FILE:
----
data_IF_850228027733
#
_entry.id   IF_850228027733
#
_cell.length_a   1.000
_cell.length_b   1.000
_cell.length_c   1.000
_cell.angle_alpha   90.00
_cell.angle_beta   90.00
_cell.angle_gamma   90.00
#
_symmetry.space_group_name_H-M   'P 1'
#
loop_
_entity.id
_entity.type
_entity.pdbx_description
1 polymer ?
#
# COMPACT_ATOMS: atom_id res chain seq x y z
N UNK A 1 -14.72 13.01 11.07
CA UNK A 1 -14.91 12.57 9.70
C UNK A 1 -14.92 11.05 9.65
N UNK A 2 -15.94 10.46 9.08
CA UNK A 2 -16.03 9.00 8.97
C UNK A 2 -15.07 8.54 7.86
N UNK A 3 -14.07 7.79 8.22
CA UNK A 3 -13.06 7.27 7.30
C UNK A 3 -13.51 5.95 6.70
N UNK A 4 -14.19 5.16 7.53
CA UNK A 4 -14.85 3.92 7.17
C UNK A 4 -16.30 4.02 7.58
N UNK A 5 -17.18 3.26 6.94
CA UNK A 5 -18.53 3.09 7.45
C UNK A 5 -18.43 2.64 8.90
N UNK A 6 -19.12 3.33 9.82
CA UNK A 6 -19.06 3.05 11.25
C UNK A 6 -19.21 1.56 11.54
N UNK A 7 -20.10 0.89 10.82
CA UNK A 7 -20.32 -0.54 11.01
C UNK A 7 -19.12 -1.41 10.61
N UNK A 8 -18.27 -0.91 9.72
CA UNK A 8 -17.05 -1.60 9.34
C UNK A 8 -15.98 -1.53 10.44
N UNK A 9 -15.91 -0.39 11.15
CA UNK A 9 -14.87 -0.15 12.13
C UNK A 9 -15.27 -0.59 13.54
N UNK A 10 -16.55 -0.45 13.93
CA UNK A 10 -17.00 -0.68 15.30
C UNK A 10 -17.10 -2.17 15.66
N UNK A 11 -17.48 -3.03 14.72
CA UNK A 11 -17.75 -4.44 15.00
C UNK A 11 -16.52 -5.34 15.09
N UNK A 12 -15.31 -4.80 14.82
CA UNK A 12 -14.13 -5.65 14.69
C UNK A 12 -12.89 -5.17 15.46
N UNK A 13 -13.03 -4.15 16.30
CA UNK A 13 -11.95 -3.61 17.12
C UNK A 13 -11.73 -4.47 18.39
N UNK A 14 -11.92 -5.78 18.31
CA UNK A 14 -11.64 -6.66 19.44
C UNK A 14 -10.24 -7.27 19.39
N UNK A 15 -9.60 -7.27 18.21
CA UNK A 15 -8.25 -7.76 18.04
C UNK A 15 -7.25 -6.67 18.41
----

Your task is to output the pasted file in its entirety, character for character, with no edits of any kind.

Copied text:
data_IF_850228027733
#
_entry.id   IF_850228027733
#
_cell.length_a   1.000
_cell.length_b   1.000
_cell.length_c   1.000
_cell.angle_alpha   90.00
_cell.angle_beta   90.00
_cell.angle_gamma   90.00
#
_symmetry.space_group_name_H-M   'P 1'
#
loop_
_entity.id
_entity.type
_entity.pdbx_description
1 polymer ?
#
# COMPACT_ATOMS: atom_id res chain seq x y z
N UNK A 1 -14.72 13.01 11.07
CA UNK A 1 -14.91 12.57 9.70
C UNK A 1 -14.92 11.05 9.65
N UNK A 2 -15.94 10.46 9.08
CA UNK A 2 -16.03 9.00 8.97
C UNK A 2 -15.07 8.54 7.86
N UNK A 3 -14.07 7.79 8.22
CA UNK A 3 -13.06 7.27 7.30
C UNK A 3 -13.51 5.95 6.70
N UNK A 4 -14.19 5.16 7.53
CA UNK A 4 -14.85 3.92 7.17
C UNK A 4 -16.30 4.02 7.58
N UNK A 5 -17.18 3.26 6.94
CA UNK A 5 -18.53 3.09 7.45
C UNK A 5 -18.43 2.64 8.90
N UNK A 6 -19.12 3.33 9.82
CA UNK A 6 -19.06 3.05 11.25
C UNK A 6 -19.21 1.56 11.54
N UNK A 7 -20.10 0.89 10.82
CA UNK A 7 -20.32 -0.54 11.01
C UNK A 7 -19.12 -1.41 10.61
N UNK A 8 -18.27 -0.91 9.72
CA UNK A 8 -17.05 -1.60 9.34
C UNK A 8 -15.98 -1.53 10.44
N UNK A 9 -15.91 -0.39 11.15
CA UNK A 9 -14.87 -0.15 12.13
C UNK A 9 -15.27 -0.59 13.54
N UNK A 10 -16.55 -0.45 13.93
CA UNK A 10 -17.00 -0.68 15.30
C UNK A 10 -17.10 -2.17 15.66
N UNK A 11 -17.48 -3.03 14.72
CA UNK A 11 -17.75 -4.44 15.00
C UNK A 11 -16.52 -5.34 15.09
N UNK A 12 -15.31 -4.80 14.82
CA UNK A 12 -14.13 -5.65 14.69
C UNK A 12 -12.89 -5.17 15.46
N UNK A 13 -13.03 -4.15 16.30
CA UNK A 13 -11.95 -3.61 17.12
C UNK A 13 -11.73 -4.47 18.39
N UNK A 14 -11.92 -5.78 18.31
CA UNK A 14 -11.64 -6.66 19.44
C UNK A 14 -10.24 -7.27 19.39
N UNK A 15 -9.60 -7.27 18.21
CA UNK A 15 -8.25 -7.76 18.04
C UNK A 15 -7.25 -6.67 18.41